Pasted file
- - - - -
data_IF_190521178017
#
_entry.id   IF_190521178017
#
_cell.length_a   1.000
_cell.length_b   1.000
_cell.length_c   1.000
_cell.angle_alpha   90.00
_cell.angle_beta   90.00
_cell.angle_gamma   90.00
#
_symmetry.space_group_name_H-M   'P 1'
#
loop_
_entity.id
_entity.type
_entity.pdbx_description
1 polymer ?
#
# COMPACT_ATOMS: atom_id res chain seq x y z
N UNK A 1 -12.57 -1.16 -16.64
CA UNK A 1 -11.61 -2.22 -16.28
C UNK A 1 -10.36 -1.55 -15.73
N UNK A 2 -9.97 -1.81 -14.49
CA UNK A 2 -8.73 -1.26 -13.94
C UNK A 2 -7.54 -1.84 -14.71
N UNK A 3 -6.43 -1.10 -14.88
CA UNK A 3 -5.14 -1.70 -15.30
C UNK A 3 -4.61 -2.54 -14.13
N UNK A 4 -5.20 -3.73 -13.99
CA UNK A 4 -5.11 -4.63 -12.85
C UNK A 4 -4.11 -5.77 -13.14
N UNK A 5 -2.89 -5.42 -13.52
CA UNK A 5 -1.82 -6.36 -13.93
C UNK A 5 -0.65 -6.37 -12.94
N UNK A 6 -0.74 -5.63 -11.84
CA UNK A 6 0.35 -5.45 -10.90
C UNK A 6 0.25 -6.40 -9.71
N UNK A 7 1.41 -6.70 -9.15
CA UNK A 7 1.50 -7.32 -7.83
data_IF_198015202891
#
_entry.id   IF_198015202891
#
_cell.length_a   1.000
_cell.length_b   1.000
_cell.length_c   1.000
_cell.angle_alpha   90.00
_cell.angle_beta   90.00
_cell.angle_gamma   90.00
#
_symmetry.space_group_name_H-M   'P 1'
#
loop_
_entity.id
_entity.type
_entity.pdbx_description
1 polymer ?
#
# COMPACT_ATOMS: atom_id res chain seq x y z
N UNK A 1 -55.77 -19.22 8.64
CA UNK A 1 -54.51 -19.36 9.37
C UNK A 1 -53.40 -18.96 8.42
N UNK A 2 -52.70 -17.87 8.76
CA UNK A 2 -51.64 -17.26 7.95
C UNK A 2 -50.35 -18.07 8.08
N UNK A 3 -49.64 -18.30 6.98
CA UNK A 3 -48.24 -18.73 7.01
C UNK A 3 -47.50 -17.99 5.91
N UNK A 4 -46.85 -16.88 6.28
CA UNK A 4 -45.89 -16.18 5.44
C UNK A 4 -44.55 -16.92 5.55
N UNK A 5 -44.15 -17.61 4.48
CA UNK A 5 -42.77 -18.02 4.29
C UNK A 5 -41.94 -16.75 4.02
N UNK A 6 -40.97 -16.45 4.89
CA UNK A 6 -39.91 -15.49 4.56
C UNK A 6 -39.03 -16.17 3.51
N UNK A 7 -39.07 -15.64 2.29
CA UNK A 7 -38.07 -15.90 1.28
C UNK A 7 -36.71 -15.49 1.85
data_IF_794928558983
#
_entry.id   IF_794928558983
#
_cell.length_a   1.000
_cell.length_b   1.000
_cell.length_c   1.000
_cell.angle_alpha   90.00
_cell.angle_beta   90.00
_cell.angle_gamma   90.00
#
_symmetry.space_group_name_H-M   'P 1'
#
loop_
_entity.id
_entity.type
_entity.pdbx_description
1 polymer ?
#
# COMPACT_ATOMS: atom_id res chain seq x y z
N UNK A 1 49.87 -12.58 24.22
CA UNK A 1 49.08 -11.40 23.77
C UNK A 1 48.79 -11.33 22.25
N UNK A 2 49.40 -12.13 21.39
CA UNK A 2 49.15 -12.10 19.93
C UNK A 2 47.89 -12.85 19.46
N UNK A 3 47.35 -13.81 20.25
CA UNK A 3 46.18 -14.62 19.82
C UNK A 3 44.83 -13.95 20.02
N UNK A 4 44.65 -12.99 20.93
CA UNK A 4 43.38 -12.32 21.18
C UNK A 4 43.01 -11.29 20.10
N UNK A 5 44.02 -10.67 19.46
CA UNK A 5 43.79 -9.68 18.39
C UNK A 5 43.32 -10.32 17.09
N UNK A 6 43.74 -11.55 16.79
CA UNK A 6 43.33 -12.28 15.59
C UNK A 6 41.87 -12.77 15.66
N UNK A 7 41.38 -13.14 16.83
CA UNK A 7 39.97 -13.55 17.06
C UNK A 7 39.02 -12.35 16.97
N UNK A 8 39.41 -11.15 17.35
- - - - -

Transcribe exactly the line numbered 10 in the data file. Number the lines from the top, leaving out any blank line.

_cell.angle_gamma   90.00